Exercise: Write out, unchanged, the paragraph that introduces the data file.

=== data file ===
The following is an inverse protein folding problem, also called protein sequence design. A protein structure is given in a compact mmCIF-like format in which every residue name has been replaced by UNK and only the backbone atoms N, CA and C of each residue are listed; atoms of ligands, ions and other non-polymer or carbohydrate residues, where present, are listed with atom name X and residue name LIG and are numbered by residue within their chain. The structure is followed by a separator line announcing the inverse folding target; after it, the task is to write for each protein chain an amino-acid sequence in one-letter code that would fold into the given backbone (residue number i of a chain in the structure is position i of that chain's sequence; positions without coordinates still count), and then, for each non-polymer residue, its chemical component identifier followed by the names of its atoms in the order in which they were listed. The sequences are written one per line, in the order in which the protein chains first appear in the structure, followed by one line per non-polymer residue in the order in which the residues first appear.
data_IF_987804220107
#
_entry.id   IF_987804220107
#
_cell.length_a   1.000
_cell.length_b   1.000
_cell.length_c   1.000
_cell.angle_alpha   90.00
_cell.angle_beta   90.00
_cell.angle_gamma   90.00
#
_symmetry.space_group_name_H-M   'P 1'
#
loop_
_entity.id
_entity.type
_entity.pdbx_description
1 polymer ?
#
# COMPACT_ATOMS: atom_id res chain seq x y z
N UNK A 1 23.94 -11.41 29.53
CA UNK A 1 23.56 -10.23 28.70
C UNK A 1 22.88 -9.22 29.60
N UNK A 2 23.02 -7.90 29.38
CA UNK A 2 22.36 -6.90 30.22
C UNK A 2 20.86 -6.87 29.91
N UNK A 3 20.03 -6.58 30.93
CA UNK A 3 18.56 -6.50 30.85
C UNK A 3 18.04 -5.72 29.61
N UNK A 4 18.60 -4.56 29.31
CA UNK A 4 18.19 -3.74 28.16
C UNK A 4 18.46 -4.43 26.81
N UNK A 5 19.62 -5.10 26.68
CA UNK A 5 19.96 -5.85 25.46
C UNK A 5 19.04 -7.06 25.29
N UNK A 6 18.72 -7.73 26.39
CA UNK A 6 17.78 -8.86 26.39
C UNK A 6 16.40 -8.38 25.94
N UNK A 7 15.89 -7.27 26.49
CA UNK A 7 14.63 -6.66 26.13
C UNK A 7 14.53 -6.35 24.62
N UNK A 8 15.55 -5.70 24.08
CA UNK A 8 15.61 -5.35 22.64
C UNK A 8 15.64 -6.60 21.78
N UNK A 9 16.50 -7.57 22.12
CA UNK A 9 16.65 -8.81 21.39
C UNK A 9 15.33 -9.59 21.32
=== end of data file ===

The following is an inverse protein folding problem, also called protein sequence design. A protein structure is given in a compact mmCIF-like format in which every residue name has been replaced by UNK and only the backbone atoms N, CA and C of each residue are listed; atoms of ligands, ions and other non-polymer or carbohydrate residues, where present, are listed with atom name X and residue name LIG and are numbered by residue within their chain. The structure is followed by a separator line announcing the inverse folding target; after it, the task is to write for each protein chain an amino-acid sequence in one-letter code that would fold into the given backbone (residue number i of a chain in the structure is position i of that chain's sequence; positions without coordinates still count), and then, for each non-polymer residue, its chemical component identifier followed by the names of its atoms in the order in which they were listed. The sequences are written one per line, in the order in which the protein chains first appear in the structure, followed by one line per non-polymer residue in the order in which the residues first appear.